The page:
The Review of Contemporary Fiction
June 22, 2007
Pg. 151(1) Vol. 27 No. 2 ISSN: 0276-0045
Book review by Joseph Dewey
DOMINIQUE FITZPATRICK-O'DINN. TABLE OF FORMS. SPINELESS BOOKS, 2006. 113 PP. PAPER: $12.00.
Upon seeing an exquisitely wrought statue of, say, a horse, most would see the horse, few would see the marble. So it is with sounds, crude if musical, audaciously coaxed into words. Here is a gathering of language exercises, poems that constrain language by preset obligations, intricate, inventive, demanding directives (words juxtaposed within a line must share a vowel; each line must contain all 26 letters; each successive line must contain one additional letter); here is, in short, an intemperate delight in the marble. The volume--there areno editors listed and the author's "name" is a glorious fabrication--provides a glossary should the careful eye fail to perceive the imbedded patterns. If the challenge is to uncover the design, the glossary may seem intrusive, like a tacky magician distributing a lame handbook of magic tricks to patrons during a show; but in practice the guidelines only help clarify the exotic designs (among them, liponymns, haicoups, and pangrams), like taking a backstage tour of Disneyworld.Of course, language so precisely sculpted must struggle against appearing oppressively clever--a poem that "must" use all the consonants once before repeating any can seem a sterile thing. Only news poems collaged from current events even acknowledge the real world. What we are given, rather, is the compelling it-ness of language liberated from the tedious expectations of mimesis and narrative, language played with brio and elegance. Language thus constrained may depress some readers, like seeing some magnificent jungle animal caged. These are acts, such readers sniff, but not art. But language here is far from restrained--it is disciplined, wily, animated, resourceful, in turn nonsensical and musical, but supremely vital, dazzling to confront ("read" is not quite the verb), sculpted lines smeary with fingerprints, stunned by the audacity of their own construction.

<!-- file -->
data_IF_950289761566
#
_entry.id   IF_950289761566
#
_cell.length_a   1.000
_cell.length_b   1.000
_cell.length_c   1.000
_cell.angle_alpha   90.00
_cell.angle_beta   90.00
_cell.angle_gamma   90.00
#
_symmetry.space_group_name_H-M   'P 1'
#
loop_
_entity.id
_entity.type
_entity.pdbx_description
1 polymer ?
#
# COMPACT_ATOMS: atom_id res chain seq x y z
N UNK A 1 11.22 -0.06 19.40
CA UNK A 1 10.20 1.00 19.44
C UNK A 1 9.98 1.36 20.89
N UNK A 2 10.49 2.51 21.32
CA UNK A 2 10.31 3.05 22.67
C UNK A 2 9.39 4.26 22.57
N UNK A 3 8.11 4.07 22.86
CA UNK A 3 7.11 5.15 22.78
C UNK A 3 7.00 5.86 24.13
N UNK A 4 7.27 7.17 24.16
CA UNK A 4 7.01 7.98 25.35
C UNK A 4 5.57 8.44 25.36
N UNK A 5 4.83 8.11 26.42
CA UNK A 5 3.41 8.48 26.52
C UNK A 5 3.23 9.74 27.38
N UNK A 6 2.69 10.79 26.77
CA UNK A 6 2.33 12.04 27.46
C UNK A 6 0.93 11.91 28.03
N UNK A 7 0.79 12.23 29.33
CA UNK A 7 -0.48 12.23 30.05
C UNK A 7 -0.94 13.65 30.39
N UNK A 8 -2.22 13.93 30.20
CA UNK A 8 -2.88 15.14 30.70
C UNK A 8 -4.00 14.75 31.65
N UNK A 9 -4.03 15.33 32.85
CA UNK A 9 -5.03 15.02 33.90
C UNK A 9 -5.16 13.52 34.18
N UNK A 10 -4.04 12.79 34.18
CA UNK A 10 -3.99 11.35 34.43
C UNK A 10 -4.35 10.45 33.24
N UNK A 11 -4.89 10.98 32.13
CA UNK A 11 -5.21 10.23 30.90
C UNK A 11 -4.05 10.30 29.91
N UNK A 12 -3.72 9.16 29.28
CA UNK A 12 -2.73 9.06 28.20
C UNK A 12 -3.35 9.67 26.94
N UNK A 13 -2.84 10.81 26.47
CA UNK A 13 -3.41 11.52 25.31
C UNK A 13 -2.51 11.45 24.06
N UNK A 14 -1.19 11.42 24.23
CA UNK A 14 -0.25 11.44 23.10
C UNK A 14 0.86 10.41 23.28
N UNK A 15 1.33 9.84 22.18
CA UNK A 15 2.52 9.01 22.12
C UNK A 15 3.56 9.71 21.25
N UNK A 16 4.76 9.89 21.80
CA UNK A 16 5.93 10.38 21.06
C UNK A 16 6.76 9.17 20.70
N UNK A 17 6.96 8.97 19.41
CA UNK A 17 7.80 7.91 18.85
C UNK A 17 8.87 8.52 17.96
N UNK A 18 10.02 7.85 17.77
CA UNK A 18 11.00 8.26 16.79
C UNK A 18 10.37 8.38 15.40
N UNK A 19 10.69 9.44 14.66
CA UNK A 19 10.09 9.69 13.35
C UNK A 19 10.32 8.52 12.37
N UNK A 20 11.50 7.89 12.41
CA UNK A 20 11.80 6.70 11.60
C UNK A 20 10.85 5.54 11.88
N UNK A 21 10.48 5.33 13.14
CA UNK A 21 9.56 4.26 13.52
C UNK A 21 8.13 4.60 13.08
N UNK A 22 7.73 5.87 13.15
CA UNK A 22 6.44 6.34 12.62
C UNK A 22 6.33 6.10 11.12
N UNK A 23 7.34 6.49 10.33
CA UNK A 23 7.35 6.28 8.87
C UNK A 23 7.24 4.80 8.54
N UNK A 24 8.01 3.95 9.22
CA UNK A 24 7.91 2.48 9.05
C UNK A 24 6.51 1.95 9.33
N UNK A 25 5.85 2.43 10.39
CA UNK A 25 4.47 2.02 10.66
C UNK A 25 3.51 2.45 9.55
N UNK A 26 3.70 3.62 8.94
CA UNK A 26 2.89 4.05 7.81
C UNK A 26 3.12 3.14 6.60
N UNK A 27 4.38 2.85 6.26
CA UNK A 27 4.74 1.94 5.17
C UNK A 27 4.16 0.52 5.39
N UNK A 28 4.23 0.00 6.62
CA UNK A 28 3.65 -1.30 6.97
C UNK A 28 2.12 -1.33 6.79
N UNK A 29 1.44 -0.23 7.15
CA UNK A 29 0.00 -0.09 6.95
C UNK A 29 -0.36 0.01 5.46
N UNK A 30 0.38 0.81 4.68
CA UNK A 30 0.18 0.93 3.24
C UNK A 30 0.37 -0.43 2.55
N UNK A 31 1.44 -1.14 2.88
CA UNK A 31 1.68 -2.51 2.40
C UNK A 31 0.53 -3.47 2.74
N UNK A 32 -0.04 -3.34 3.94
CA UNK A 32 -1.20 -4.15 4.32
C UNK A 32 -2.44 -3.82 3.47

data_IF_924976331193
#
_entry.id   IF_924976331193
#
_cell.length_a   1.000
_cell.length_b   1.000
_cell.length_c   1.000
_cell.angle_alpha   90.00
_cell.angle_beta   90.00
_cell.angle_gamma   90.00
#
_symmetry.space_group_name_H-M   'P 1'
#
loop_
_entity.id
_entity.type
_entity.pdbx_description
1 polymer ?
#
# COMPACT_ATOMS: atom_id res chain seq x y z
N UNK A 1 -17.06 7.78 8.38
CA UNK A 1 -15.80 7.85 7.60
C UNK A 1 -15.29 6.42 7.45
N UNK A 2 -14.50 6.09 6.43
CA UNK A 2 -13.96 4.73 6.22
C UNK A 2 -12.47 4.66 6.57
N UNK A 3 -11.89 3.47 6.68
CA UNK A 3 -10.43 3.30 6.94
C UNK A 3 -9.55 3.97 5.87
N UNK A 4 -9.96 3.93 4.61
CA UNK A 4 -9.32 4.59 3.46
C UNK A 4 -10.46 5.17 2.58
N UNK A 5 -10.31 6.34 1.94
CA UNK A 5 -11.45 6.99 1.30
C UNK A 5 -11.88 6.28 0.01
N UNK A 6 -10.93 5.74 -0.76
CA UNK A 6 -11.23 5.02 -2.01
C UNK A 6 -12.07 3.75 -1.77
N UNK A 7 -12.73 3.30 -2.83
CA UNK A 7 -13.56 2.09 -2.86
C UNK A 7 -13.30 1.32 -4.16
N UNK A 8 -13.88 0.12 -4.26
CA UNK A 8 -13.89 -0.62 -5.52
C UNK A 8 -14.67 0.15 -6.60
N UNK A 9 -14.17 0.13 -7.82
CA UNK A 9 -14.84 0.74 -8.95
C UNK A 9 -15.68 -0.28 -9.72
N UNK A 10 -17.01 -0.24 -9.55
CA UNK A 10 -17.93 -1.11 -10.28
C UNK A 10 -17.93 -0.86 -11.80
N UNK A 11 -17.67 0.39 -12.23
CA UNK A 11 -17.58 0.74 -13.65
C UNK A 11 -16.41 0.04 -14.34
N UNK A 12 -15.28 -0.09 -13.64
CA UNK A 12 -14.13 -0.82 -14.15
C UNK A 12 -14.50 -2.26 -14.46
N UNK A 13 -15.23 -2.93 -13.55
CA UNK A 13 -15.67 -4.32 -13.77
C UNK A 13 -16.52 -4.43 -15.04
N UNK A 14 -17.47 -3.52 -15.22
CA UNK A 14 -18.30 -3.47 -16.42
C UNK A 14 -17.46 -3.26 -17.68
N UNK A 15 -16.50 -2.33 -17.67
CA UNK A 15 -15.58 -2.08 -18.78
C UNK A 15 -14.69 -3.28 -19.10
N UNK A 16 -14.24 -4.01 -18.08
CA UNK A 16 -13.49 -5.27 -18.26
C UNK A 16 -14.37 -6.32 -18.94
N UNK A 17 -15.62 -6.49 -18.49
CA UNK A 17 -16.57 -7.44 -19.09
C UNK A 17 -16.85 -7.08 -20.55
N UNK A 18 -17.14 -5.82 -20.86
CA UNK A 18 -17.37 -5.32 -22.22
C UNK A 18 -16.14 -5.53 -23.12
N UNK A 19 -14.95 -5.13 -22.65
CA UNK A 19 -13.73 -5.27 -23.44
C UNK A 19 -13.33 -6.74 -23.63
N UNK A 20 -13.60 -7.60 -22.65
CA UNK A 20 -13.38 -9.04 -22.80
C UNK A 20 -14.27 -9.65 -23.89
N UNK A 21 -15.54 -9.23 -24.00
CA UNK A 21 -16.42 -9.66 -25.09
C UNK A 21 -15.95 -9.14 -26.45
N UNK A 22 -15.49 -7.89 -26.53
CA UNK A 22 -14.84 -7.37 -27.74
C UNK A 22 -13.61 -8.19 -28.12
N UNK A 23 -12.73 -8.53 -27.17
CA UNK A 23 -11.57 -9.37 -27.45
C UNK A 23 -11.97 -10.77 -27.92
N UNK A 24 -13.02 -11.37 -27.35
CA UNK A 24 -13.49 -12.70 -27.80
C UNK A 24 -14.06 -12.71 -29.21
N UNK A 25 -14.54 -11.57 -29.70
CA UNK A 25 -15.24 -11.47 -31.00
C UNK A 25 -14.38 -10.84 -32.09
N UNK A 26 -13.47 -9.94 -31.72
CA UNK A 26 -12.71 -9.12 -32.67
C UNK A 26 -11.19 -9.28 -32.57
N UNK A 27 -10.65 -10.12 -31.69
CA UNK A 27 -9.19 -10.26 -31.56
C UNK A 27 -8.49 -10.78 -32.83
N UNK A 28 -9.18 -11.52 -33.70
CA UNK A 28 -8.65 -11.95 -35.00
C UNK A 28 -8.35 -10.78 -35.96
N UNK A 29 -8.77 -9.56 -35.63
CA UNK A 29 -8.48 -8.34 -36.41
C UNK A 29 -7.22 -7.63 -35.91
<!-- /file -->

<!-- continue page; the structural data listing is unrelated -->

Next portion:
September 18, 2007
Copyright 2007 Review of Contemporary Fiction